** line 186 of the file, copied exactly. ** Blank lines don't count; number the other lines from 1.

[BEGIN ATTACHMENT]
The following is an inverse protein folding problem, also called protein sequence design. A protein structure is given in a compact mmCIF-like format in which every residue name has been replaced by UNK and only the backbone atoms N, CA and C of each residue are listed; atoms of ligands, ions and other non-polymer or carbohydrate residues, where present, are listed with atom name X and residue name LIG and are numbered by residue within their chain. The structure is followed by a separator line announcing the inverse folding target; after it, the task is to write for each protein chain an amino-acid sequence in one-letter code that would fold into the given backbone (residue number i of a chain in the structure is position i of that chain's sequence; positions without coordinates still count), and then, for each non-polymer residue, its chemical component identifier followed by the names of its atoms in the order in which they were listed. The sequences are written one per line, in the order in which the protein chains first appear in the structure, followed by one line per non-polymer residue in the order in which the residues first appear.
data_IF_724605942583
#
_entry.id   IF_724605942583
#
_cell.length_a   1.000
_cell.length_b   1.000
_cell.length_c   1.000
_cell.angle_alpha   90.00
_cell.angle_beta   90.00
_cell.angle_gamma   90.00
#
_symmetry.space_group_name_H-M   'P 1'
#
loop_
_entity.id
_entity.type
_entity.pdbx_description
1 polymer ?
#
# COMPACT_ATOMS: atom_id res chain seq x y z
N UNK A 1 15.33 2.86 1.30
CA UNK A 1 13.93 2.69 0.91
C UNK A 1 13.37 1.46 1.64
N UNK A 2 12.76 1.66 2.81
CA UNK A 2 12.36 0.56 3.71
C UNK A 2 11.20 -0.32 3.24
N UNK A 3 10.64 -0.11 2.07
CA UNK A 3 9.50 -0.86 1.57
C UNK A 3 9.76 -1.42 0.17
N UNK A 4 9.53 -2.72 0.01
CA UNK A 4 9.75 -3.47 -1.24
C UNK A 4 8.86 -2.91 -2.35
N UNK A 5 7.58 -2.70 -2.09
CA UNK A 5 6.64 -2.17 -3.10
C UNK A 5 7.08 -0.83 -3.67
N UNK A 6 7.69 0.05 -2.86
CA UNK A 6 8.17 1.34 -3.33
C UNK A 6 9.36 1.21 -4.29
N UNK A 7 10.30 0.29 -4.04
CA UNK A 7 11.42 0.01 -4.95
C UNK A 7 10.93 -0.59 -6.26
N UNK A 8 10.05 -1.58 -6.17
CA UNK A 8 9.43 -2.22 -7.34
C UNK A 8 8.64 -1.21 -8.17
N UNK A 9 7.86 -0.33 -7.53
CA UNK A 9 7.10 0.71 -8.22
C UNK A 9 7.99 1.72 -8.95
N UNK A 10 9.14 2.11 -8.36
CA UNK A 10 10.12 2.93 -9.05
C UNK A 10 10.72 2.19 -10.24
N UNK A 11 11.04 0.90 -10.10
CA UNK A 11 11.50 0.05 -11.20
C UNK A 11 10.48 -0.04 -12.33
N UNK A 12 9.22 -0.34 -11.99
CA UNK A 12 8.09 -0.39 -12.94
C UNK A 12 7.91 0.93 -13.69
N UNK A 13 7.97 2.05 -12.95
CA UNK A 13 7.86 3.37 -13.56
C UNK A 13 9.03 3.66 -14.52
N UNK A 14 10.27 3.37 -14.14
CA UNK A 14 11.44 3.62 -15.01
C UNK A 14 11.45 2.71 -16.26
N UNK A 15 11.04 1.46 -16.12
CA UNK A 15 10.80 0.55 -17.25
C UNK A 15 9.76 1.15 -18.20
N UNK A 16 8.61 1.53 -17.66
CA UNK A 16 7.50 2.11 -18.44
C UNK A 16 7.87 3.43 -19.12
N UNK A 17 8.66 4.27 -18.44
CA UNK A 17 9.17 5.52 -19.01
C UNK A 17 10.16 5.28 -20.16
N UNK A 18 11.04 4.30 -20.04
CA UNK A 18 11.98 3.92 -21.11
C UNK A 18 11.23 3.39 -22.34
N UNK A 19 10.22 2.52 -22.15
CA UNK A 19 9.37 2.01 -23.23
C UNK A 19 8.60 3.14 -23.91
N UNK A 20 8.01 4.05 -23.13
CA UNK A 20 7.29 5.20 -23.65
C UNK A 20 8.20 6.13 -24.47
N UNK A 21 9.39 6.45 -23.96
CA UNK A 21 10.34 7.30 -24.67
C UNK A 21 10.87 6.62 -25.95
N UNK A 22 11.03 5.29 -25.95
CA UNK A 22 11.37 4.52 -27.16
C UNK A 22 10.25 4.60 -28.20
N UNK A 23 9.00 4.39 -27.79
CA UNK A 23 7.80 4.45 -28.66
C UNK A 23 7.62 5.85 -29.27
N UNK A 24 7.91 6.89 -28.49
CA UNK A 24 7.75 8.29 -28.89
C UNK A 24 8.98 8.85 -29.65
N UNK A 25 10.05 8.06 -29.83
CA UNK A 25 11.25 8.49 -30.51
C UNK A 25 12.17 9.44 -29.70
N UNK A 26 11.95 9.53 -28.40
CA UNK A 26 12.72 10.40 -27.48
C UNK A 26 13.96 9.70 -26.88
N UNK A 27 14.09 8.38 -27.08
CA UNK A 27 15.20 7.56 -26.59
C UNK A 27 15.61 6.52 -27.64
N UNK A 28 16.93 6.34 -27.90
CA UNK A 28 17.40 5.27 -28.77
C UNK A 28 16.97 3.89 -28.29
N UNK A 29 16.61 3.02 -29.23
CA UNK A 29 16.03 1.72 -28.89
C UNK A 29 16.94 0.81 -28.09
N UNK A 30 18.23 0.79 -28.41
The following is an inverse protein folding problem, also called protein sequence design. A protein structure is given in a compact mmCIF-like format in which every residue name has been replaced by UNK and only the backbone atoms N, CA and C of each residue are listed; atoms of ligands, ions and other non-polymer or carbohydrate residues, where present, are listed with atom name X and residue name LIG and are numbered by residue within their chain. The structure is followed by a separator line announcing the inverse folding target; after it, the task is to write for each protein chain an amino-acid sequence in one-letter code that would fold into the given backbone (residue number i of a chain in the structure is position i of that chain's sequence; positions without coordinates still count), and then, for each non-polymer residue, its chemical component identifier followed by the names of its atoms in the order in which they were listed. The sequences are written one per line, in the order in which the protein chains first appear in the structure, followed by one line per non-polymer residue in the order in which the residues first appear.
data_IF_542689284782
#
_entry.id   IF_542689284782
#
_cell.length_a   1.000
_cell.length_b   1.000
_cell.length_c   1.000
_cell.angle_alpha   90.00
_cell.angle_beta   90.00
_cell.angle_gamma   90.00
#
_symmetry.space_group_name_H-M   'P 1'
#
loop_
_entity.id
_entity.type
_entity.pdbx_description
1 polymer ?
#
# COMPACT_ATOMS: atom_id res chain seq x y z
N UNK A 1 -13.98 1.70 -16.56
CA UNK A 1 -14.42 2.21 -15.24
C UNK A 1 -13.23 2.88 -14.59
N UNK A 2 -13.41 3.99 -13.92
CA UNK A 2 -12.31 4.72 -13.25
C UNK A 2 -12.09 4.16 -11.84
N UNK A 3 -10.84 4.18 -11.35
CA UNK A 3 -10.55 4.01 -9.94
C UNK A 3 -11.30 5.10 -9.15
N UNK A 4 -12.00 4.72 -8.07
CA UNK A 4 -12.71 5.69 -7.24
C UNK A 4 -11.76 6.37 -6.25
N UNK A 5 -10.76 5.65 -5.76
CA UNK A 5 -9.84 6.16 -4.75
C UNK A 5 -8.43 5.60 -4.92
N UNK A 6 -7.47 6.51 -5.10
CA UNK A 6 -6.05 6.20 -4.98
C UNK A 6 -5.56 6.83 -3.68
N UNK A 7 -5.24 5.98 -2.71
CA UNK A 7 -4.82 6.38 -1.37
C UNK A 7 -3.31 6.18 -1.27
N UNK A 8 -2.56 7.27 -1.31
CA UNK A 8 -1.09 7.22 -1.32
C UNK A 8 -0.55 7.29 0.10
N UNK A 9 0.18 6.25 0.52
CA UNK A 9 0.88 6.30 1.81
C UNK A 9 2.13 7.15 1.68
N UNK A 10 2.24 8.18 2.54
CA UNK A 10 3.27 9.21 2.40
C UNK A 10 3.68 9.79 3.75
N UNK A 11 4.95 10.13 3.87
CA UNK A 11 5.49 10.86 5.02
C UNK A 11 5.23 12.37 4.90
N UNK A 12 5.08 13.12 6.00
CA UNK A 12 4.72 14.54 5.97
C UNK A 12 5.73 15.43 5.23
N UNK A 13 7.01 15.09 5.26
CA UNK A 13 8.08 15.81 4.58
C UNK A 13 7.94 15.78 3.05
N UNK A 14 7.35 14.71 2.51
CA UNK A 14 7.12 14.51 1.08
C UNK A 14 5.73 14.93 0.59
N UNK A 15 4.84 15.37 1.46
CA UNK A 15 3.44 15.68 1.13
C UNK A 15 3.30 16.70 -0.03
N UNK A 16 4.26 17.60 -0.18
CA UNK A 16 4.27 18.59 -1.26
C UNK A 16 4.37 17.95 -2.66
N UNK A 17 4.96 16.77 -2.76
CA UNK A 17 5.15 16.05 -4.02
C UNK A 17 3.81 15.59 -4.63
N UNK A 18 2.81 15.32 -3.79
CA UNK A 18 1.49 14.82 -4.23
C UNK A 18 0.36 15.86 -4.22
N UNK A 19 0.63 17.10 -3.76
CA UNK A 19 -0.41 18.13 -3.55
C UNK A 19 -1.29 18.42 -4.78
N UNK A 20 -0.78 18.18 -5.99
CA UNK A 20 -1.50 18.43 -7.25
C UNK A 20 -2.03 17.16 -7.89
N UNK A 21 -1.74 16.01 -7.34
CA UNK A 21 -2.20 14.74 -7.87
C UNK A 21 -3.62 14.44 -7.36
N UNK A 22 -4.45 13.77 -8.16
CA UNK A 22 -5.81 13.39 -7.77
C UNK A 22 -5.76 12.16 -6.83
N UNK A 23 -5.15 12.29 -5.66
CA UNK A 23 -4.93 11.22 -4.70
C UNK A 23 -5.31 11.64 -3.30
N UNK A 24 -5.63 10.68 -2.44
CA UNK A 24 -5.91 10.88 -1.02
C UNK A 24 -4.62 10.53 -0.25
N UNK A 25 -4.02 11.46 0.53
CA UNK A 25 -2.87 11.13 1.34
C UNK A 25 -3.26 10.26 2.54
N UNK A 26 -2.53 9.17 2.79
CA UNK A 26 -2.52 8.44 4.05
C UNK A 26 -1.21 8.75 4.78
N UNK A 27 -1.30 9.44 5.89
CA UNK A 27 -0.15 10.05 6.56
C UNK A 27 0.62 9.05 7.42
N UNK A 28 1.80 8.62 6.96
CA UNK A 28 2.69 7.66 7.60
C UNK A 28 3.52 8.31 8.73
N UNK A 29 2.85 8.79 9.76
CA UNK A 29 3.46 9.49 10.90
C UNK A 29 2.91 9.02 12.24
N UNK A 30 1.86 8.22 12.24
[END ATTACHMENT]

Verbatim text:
CA UNK A 19 -0.41 18.13 -3.55